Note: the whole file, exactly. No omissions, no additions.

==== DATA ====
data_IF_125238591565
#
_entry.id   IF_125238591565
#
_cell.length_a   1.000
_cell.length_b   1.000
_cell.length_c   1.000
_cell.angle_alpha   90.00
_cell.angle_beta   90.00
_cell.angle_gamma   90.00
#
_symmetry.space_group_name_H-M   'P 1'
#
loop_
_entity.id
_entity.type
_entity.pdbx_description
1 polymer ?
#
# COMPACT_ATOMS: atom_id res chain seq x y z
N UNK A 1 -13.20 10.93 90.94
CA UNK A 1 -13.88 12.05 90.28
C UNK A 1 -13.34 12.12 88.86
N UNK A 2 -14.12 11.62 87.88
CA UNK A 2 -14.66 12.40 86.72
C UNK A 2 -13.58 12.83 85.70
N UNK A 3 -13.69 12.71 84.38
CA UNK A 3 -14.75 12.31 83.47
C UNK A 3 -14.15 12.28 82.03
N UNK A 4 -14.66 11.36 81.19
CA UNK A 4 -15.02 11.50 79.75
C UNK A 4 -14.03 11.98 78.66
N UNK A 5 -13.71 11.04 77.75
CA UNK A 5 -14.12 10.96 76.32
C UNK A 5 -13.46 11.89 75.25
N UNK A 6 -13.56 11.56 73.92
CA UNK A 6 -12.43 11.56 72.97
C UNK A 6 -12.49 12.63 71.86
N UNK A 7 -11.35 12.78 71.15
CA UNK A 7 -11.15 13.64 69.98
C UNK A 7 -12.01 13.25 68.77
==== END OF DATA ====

data_IF_125238591565
#
_entry.id   IF_125238591565
#
_cell.length_a   1.000
_cell.length_b   1.000
_cell.length_c   1.000
_cell.angle_alpha   90.00
_cell.angle_beta   90.00
_cell.angle_gamma   90.00
#
_symmetry.space_group_name_H-M   'P 1'
#
loop_
_entity.id
_entity.type
_entity.pdbx_description
1 polymer ?
#
# COMPACT_ATOMS: atom_id res chain seq x y z
N UNK A 1 -13.20 10.93 90.94
CA UNK A 1 -13.88 12.05 90.28
C UNK A 1 -13.34 12.12 88.86
N UNK A 2 -14.12 11.62 87.88
CA UNK A 2 -14.66 12.40 86.72
C UNK A 2 -13.58 12.83 85.70
N UNK A 3 -13.69 12.71 84.38
CA UNK A 3 -14.75 12.31 83.47
C UNK A 3 -14.15 12.28 82.03
N UNK A 4 -14.66 11.36 81.19
CA UNK A 4 -15.02 11.50 79.75
C UNK A 4 -14.03 11.98 78.66
N UNK A 5 -13.71 11.04 77.75
CA UNK A 5 -14.12 10.96 76.32
C UNK A 5 -13.46 11.89 75.25
N UNK A 6 -13.56 11.56 73.92
CA UNK A 6 -12.43 11.56 72.97
C UNK A 6 -12.49 12.63 71.86
N UNK A 7 -11.35 12.78 71.15
CA UNK A 7 -11.15 13.64 69.98
C UNK A 7 -12.01 13.25 68.77